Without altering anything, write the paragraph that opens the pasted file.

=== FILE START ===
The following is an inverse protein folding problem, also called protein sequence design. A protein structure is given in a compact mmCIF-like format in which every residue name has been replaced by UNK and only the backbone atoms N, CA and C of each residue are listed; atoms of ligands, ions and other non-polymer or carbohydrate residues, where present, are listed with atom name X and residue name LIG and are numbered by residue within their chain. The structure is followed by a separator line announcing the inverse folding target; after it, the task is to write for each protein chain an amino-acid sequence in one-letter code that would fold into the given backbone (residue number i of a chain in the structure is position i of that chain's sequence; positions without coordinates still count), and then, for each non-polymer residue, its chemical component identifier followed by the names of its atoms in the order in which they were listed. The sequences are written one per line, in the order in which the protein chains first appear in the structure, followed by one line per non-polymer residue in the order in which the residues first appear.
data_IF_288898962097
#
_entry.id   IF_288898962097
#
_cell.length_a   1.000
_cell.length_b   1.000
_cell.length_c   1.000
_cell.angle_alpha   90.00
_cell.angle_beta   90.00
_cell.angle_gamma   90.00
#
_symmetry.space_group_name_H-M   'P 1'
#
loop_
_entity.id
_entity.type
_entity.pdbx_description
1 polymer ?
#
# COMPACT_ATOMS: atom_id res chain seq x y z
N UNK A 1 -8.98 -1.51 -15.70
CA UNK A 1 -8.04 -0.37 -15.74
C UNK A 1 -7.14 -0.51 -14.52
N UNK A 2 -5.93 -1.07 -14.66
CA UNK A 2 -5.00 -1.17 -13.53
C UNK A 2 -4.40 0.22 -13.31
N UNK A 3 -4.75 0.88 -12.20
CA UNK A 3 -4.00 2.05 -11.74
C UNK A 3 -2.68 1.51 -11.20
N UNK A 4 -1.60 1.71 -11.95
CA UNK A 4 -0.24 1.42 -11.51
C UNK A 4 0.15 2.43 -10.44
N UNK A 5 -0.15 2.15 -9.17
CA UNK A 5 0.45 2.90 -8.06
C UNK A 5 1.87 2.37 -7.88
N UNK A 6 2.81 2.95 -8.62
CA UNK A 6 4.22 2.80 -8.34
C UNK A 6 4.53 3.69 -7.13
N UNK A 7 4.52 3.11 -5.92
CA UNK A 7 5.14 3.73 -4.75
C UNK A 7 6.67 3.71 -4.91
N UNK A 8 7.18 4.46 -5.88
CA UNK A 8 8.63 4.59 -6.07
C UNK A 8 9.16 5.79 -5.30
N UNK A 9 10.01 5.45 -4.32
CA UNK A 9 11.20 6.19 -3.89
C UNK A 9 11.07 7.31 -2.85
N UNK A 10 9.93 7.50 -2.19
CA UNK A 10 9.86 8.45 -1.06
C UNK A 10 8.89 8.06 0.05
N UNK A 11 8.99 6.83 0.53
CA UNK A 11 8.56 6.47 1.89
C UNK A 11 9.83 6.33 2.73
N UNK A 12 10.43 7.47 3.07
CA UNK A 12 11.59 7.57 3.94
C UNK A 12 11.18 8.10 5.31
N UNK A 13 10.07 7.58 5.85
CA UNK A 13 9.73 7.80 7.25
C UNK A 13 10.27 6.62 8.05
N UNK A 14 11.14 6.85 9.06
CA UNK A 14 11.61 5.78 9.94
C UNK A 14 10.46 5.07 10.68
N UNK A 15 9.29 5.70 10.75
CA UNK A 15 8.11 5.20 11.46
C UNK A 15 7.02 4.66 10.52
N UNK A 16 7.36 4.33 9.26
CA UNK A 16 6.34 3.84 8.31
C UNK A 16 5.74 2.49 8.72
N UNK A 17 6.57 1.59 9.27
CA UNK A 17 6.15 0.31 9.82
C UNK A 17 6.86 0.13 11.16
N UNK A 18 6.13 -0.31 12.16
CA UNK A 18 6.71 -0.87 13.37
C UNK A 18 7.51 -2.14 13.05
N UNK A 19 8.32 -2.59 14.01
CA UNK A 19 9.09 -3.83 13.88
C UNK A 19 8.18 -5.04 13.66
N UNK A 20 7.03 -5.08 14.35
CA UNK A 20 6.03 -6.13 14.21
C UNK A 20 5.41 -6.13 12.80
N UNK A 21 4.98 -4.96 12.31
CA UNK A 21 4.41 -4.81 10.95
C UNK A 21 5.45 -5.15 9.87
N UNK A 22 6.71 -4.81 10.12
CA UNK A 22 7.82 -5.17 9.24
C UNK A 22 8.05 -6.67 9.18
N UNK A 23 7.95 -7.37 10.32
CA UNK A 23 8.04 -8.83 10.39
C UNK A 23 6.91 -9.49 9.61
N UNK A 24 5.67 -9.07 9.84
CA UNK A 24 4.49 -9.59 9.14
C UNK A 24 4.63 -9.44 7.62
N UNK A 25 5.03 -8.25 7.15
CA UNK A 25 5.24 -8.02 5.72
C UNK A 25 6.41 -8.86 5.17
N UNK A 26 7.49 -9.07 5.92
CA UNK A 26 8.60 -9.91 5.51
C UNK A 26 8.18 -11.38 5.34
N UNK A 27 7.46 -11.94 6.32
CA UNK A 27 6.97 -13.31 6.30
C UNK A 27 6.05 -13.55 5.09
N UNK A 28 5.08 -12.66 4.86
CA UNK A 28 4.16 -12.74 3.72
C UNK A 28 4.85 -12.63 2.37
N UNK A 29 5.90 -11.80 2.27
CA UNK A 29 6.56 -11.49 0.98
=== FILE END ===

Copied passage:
The following is an inverse protein folding problem, also called protein sequence design. A protein structure is given in a compact mmCIF-like format in which every residue name has been replaced by UNK and only the backbone atoms N, CA and C of each residue are listed; atoms of ligands, ions and other non-polymer or carbohydrate residues, where present, are listed with atom name X and residue name LIG and are numbered by residue within their chain. The structure is followed by a separator line announcing the inverse folding target; after it, the task is to write for each protein chain an amino-acid sequence in one-letter code that would fold into the given backbone (residue number i of a chain in the structure is position i of that chain's sequence; positions without coordinates still count), and then, for each non-polymer residue, its chemical component identifier followed by the names of its atoms in the order in which they were listed. The sequences are written one per line, in the order in which the protein chains first appear in the structure, followed by one line per non-polymer residue in the order in which the residues first appear.